BA: Like I mentioned above, the work in this book is certainly influenced by my relationship to vernacular photography. I was thinking about and looking at a lot of crime scene photography when I was putting this book together. I had been buying lots of 4 x 5 negatives on eBay from various dealers of these amazing crime scene negatives. They were so haunting, rarely graphic, often just beautifully cryptic. I was entranced by them. I also studied them from a formal and technical standpoint to understand exactly what the photographers were trying to achieve, from an evidence gathering perspective. My strategy was often to mimic the aesthetic or the visual language, but to undermine the conceptual strategy.
JF: As long as I've known you, you've also been drawn to the "everyday," "overlooked," "ephemera" etc. What draws you to this?
BA: For me it's always been about an attempt to shift perception, both in myself and in my viewer. And It's one the things that photography does so well, if approached with care and vision. I think fundamentally, it's been my way of dealing with habit, routine, repetition and tedium. Photography has proven to be an escape from the banalities of daily life, precisely by attempting to face them with clarity and directness. I know that sounds contradictory, but this medium for me has become more a coping mechanism or a philosophical exercise than anything else. Yes, I view it as an art. But that is almost secondary to a more essential purpose that it serves.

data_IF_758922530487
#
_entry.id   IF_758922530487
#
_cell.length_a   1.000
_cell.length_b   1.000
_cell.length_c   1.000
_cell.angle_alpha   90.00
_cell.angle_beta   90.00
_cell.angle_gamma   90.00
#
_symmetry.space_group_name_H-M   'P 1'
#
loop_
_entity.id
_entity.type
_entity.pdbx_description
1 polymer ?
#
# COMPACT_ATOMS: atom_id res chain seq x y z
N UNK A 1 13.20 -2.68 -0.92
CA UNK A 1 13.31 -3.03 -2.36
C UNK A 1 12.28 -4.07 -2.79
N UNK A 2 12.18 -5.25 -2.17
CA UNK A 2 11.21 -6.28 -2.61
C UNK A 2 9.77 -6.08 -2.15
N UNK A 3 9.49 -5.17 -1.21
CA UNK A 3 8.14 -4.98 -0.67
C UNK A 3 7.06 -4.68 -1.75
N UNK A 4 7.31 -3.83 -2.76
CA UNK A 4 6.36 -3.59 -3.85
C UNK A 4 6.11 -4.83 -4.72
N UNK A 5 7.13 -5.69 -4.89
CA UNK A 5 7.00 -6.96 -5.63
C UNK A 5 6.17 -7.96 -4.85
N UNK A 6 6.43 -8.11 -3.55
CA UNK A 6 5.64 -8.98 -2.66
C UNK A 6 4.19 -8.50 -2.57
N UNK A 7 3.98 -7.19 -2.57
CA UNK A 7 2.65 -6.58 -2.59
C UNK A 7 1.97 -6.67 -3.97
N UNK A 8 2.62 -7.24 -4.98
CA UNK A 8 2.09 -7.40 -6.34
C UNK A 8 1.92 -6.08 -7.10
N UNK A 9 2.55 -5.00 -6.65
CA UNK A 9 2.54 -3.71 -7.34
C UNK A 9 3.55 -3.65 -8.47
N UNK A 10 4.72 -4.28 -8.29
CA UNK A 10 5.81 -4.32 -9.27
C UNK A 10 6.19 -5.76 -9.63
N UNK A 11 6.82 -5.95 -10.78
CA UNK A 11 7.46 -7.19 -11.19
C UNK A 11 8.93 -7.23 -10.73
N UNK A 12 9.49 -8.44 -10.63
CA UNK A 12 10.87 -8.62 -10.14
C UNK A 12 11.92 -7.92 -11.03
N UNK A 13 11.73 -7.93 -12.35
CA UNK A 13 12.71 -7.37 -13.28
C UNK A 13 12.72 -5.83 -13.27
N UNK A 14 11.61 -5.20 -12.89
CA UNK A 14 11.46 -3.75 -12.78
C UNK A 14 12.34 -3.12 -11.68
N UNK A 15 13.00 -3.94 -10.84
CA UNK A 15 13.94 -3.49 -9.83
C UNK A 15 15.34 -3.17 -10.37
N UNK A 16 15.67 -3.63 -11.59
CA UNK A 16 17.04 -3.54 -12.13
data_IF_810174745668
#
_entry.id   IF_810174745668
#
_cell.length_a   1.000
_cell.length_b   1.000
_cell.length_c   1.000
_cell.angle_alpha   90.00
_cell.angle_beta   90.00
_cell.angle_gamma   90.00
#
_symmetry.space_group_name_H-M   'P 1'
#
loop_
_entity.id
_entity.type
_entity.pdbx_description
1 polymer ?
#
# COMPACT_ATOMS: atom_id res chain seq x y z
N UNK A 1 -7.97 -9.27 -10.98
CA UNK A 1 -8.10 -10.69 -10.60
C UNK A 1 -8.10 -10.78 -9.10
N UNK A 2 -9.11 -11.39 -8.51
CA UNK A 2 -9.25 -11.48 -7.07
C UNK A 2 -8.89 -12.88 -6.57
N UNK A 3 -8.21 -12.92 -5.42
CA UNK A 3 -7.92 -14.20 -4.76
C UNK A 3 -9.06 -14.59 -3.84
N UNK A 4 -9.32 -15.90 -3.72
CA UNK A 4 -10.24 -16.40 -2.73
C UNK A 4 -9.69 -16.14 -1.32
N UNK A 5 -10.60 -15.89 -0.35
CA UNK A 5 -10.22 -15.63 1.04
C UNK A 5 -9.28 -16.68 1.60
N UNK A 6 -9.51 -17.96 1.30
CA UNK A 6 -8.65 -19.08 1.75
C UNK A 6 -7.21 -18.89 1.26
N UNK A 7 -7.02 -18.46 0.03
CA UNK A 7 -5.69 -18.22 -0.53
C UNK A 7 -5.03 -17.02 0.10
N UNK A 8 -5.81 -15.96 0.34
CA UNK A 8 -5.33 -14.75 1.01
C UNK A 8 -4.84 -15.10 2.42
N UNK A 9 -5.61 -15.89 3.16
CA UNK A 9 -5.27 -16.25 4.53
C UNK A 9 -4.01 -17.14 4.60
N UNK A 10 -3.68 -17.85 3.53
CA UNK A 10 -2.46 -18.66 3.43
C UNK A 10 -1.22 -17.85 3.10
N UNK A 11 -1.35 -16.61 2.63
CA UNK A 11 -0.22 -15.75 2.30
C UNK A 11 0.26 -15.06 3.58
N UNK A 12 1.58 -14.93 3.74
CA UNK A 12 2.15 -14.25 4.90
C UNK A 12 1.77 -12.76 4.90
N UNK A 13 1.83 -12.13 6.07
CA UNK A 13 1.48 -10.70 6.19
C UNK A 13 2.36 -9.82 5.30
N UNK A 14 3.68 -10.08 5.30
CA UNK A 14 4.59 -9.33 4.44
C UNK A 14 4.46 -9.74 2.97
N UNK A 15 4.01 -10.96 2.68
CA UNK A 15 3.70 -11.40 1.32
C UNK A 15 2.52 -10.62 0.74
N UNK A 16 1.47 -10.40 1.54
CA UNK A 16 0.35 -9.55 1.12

JF: What would be the soundtrack to this work?
BA: Brian Eno - "In Dark Trees" and “The Big Ship”(From Another Green World)
Trying to articulate the connection between the images in A Series of Occurrences and these two sequential Brian Eno songs from Another Green World is challenging, in part because there’s such a strong component in each that seems to exist beyond language. That being said, this music makes me feel I how I want the photographs to feel - unsettled but excited, a little apprehensive, energized, and left with a sensation of experiencing something both familiar and simultaneously new.
Bio: Ben Alper is an artist based in Durham, North Carolina. He received a BFA in photography from the Massachusetts College of Art & Design in Boston and an MFA in Studio Art from the University of North Carolina at Chapel Hill. Alper’s work has been shown widely, including group exhibitions at the NADA Art Fair in Miami, Higher Pictures in New York, Le Dictateur Gallery in Milan, Italy, Schneider Gallery in Chicago and S1 Gallery in Portland. Additionally, his work has been published in Time Magazine, The British Journal of Photography, Conveyor Magazine, The California Sunday Magazine SPOT Magazine and Dear, Dave. Ben has also published two books under his imprint Flat Space Books – Adrift and A Series of Occurrences. He is also the co-founder and co-facilitator of A New Nothing, an online project space dedicated to hosting visual conversations between artists.
Author: Jon Feinstein